The house itself looked like a beautiful stone cottage, almost like something you might see in a fairytale with a hand-cut stone exterior and a shake shale shingle roof. It was surrounded by mature trees and was really only minutes from the downtown area that we loved.
My husband wanted it. I took some convincing. While everything on the outside was gorgeous, the inside needed some serious work. The kitchen needed to be renovated and so did the great room that was next to the garage. There was no mud room – the garage just connected to the great room – and the laundry was in the basement that had visible mold. There were also a lot of cobwebs all over the house. If the outside looked like a fairytale, the inside looked like the old attic in movies you see – worn down and in disrepair.
Still, it had its charming features. There was a brick stone entry way that was original, there was an office space for me, a full bathroom on the first floor, a true master with the closet and the bathroom attached (although no tub), hardwood floors throughout (although different hardwood) and the sunken formal living room with the stone fireplace had dreamy light.
We put in an offer on it and it was accepted. However, before we even got to the inspection, I chickened out. I just felt like it was too much. I wasn’t sure we were ready for it. Shockingly, this is very out of character for me. Usually I’m the one that loves dreaming and tacking the projects that most people would shy away from. If we had found this house a decade earlier, when we didn’t have kids, it would have been a dream come true. But now, that dream was giving me serious anxiety.
The next week I went to Vermont on a trip to visit Stonyfield’s organic dairy farms and fell in love. Everything about the small towns we passed through and the tiny homes that dotted the hills was perfection. We stayed at a small inn that barely had cell service and you could literally feel nature and sunlight all around you. The inn had brick floors like the house we let go. It also had other features that reminded me of that Geneva home and I started thinking I made the wrong decision.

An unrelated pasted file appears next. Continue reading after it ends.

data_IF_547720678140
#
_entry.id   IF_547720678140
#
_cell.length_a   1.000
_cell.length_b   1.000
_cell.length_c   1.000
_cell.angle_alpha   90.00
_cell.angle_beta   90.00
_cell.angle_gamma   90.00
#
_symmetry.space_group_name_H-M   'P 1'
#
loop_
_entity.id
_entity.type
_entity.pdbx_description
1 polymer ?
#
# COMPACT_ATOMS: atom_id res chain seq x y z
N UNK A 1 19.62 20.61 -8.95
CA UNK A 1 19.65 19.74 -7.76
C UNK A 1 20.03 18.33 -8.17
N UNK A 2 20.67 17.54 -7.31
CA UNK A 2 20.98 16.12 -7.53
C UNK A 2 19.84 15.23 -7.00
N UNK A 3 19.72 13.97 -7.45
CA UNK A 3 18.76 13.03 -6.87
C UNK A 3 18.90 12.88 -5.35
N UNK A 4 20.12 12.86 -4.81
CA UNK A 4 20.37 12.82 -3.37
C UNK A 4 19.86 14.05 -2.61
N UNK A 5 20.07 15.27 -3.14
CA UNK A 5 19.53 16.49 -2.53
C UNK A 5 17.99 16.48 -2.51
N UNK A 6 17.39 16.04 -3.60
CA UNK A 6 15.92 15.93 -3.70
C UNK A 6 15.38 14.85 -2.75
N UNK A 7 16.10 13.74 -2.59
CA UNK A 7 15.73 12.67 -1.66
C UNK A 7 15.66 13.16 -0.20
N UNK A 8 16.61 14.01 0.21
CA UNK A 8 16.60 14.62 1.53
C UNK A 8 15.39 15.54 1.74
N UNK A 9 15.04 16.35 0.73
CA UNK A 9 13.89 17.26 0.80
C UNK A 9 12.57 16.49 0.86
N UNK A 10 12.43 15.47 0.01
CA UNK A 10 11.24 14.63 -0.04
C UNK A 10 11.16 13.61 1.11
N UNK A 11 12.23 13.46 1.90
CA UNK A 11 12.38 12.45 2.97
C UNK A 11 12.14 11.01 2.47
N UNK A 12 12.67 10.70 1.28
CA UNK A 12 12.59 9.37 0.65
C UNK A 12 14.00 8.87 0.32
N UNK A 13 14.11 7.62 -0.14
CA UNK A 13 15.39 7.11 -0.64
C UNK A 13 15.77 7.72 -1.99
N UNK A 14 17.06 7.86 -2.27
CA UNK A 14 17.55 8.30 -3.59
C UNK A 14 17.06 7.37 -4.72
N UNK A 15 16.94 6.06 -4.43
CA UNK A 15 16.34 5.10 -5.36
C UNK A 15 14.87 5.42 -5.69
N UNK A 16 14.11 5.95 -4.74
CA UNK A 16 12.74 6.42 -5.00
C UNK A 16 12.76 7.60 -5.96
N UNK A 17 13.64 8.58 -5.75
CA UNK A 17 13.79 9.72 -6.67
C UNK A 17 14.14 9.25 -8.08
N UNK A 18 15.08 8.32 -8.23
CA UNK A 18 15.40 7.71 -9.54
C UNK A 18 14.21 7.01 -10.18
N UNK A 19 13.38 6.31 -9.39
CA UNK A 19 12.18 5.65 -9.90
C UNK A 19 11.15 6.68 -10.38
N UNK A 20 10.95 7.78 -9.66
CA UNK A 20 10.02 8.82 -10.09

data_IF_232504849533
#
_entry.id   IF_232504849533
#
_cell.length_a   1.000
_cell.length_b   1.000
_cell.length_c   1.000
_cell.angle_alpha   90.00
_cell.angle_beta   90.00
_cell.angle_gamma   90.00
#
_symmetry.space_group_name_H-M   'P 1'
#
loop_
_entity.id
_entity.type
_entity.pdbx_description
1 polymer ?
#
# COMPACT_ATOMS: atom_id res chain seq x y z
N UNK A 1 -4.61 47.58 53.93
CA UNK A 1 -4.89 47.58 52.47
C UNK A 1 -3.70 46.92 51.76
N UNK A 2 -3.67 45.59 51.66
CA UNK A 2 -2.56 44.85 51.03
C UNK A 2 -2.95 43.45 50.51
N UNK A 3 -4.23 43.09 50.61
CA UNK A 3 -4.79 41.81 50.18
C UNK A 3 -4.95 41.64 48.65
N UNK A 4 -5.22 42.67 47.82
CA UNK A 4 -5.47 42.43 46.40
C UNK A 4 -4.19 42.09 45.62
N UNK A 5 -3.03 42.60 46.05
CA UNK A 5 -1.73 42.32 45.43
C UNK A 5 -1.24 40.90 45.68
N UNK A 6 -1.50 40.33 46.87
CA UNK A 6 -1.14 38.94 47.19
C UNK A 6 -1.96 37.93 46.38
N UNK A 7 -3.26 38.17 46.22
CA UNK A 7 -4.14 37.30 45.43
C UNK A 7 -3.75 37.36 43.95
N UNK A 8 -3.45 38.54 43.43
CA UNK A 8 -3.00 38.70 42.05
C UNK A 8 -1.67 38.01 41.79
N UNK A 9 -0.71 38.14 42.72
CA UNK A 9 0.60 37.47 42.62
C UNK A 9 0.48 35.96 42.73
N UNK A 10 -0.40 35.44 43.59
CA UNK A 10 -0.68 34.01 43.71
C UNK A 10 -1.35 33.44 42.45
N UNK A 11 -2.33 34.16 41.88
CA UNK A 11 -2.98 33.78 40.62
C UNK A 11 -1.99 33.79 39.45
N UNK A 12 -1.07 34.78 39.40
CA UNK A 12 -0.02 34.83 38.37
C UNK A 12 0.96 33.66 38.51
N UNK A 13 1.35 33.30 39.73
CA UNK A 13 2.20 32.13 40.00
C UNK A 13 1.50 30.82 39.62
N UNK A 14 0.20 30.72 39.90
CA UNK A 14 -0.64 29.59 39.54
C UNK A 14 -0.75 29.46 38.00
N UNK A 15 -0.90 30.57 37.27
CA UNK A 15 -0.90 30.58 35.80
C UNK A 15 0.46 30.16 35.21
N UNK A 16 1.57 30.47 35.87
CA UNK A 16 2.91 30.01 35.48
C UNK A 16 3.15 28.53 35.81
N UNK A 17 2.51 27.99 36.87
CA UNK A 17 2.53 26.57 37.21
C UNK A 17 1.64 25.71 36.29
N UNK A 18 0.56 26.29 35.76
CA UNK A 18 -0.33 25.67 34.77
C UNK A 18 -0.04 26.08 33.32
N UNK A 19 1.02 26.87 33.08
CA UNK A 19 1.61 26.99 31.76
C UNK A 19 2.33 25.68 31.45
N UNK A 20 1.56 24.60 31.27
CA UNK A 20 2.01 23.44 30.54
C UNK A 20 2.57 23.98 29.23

It was magical and my experience with the inn, the farms and the towns led to us putting in a second offer – really the same offer – on the Geneva house. I couldn’t let that old gem pass me by – even if it did need considerable polishing.
We visited the house with our contractor again to get a rough cost on all the work we wanted to do, which again consisted of blowing out the back wall of the home to make rooms larger and give me a kitchen I could really use.
Then we had the inspection…
There were bugs on every wall in addition to those old cobwebs, there was moisture in all parts of the garage, evidence of infestation throughout the whole house by mice and bugs, the roof needed to be replaced, the great room literally had holes in the corners and by the rafters, some of the knobs to the showers and sinks in the upstairs bathrooms didn’t work, the whole basement needed to be taken apart to put in proper drainage, there were no gutters on the house causing serious issues with resting water, the radon test came back at 27.4 (it’s supposed to be below .4) and the final straw for me was the dead mouse in the basement.
I was done. We would have had to do probably $70,000 worth of work to get the house to a point where we felt it was livable for our children and that did not include any of the renovation we wanted to do.
We started searching again and Kevin’s mom suggested that we build since we were having such a hard time finding exactly what we wanted.
The association home
We started looking at a developing subdivision near us that was in the same school district (although not the same elementary school) and were looking at purchasing two adjacent lots so we could have the space we wanted, which would have been just under a half acre.